See earlier annual reports:
Categories: Historic Preservation
“Well wowie zowie and you don’t even have to shave your legs.”(circa 1969 or thereabouts, roughly paraphrased). As I head down to Mound Bayou next week with 10 students for the first service-learning Study USA class from the University of Mississippi, I salute MissPres for helping make this happen.
Congratulations and Happy New Year to the MissPres readers and authors.
i’ll look forward to your upcoming “ghosts damage biloxi hotel during katrina” as i do to all your posts. happy new year!
I’ll have to work on that one Mark! The ghosts of Jackpots Past? I’m not sure I’d want to meet the kind of ghosts who haunt casinos…
Images of that casino on a fake pirate ship that floated up on shore in Katrina come to mind. A post about the ghosts in THAT would surely blow the roof off all previous MissPres viewer numbers! :-)
(((HUGS)))) back to MissPres!!! I didn’t realize I was so “active” but the first time someone shared this site with me I was overwhelmed with joy. Thank you MissPres for exposing treasures that are endangered such as First Christian Church. Thank you for all the beautiful photos and your time in giving us this excellent place to view things we cannot get to because we live many miles away.
It kills my heart to see beautiful and historically significant buildings not loved and cared for any longer. I couldn’t remember FBC plans for buying First Christian Church, so I googled FCC and the first entry with information was your post on April 28, 2011. Shocking and very disturbing to read and see again.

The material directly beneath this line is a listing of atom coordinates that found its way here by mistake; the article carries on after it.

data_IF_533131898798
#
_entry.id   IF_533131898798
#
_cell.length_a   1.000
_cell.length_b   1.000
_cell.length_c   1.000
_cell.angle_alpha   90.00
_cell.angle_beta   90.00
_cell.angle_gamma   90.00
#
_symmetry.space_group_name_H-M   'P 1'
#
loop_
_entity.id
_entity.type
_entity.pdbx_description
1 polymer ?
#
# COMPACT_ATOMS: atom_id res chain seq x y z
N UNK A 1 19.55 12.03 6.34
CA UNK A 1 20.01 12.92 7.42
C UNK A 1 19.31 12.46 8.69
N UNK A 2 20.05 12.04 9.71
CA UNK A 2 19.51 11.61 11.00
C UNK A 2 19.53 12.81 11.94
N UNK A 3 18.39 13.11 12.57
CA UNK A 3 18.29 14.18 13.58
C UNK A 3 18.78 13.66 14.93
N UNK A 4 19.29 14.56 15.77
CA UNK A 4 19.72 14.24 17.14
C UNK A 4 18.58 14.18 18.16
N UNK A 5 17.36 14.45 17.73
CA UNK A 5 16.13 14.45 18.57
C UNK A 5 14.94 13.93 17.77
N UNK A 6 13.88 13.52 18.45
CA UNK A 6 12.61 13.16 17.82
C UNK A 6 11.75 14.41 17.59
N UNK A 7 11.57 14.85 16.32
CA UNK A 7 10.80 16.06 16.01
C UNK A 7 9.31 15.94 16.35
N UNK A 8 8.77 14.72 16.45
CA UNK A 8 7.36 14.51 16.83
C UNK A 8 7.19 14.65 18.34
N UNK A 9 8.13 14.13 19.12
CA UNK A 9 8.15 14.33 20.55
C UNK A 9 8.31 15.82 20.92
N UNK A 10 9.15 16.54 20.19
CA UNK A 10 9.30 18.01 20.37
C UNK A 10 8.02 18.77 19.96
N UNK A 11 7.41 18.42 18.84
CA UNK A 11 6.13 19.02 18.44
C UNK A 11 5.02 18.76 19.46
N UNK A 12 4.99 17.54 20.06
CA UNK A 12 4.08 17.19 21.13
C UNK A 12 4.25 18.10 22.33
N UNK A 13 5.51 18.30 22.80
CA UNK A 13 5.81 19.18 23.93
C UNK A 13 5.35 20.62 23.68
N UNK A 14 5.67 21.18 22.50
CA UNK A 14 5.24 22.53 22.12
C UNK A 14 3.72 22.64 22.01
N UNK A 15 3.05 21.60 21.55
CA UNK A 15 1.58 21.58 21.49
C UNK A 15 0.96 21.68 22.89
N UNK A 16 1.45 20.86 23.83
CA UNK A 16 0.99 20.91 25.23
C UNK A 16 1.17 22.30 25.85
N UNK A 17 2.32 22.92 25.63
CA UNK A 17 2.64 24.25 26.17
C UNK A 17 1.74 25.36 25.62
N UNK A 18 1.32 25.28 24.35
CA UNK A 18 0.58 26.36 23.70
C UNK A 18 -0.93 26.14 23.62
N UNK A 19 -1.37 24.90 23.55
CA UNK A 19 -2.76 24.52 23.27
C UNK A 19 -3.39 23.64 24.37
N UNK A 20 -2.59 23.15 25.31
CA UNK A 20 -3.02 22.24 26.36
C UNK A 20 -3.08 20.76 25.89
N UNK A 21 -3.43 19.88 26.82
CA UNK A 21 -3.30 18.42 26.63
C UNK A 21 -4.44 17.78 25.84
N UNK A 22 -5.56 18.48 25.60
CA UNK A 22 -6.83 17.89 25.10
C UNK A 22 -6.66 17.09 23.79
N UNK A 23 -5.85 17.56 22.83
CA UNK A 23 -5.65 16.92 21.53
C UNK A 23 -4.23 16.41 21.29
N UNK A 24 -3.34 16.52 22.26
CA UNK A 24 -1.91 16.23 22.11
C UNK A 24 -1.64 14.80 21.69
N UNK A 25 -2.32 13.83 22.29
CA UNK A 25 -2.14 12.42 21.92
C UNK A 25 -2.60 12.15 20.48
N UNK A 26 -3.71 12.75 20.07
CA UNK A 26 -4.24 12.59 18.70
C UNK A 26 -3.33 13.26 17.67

Thank you for your “hound dog on a porkchop” tenacity! Hoping with all my heart you and M can come up with a plan to save FCC. Looking at the photos of Capitol Street Methodist and FCC brings me to tears when I think about all the labors of love and beautiful craftmanship that went into their beginnings.
Happy New Year to all!
Gstone, I do believe that your “(((HUGS))))” is the first time such a hug has ever appeared on MissPres. I nominate you as den parent :-)
I am sooooo excited over Iron Horse Grill reopening! Article in Clarion Ledger on reopening. Film clip on WLBT. YAY!
Congratulations for a great year! I look forward to the upcoming great posts of 2012!!!!
Thank you to everyone for the great posts, comments, photos, etc…
Happy New Year to all!
Thanks for interesting, entertaining, and trips into my childhood. Happy New Year.
Reciprocal (((HUGS))) to my favorite on-line community. Since my first full-time permanent employment at a clerk-typist in the Archives division at MDAH low these many years ago to my current post in the shadow of the AMAZING Historic Natchez Foundation, I have experienced the overall historic preservation community in Mississippi as some of the most knowledgeable, hard-working, and generally fun people around. Special thanks to E. L. Malvaney and other authors for their faithfulness in keeping the gems coming …